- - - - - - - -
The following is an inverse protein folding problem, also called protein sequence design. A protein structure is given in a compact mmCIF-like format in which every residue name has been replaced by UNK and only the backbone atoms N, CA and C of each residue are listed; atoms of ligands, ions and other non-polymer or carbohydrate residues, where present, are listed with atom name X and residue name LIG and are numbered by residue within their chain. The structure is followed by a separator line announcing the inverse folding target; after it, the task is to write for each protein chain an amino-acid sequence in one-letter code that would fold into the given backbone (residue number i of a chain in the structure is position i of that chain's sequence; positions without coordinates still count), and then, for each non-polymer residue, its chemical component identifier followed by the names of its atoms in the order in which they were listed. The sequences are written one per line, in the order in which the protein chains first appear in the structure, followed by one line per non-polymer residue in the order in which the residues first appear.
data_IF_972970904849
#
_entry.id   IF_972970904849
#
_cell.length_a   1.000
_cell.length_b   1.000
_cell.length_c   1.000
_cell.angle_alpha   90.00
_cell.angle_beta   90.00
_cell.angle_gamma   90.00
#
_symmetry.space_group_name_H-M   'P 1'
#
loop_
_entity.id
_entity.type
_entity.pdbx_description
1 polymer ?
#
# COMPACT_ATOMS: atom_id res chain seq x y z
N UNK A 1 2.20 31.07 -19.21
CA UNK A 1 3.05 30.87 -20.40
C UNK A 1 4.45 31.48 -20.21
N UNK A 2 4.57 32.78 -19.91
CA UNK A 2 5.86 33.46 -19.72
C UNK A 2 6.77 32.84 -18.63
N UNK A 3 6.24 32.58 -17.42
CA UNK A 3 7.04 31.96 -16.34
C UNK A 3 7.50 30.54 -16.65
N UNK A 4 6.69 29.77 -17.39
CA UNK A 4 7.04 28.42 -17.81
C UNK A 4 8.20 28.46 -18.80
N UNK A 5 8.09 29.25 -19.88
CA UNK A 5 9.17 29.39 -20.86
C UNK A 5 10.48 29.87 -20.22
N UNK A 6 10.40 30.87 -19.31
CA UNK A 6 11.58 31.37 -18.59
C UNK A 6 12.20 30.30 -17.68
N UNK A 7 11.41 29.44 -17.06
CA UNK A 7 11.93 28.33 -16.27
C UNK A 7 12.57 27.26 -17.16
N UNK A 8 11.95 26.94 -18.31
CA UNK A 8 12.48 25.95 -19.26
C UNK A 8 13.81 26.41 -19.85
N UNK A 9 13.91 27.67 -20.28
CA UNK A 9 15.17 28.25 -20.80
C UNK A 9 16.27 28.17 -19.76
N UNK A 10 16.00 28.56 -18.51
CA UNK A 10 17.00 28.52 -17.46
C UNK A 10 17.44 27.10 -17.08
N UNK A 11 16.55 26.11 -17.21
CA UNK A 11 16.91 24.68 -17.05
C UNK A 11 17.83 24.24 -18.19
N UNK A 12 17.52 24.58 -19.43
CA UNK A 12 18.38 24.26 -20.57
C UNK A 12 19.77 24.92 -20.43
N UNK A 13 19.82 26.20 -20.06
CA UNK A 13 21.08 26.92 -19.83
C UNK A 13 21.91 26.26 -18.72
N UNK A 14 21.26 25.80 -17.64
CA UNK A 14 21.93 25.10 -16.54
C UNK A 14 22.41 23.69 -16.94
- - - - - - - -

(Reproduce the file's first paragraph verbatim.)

The following is an inverse protein folding problem, also called protein sequence design. A protein structure is given in a compact mmCIF-like format in which every residue name has been replaced by UNK and only the backbone atoms N, CA and C of each residue are listed; atoms of ligands, ions and other non-polymer or carbohydrate residues, where present, are listed with atom name X and residue name LIG and are numbered by residue within their chain. The structure is followed by a separator line announcing the inverse folding target; after it, the task is to write for each protein chain an amino-acid sequence in one-letter code that would fold into the given backbone (residue number i of a chain in the structure is position i of that chain's sequence; positions without coordinates still count), and then, for each non-polymer residue, its chemical component identifier followed by the names of its atoms in the order in which they were listed. The sequences are written one per line, in the order in which the protein chains first appear in the structure, followed by one line per non-polymer residue in the order in which the residues first appear.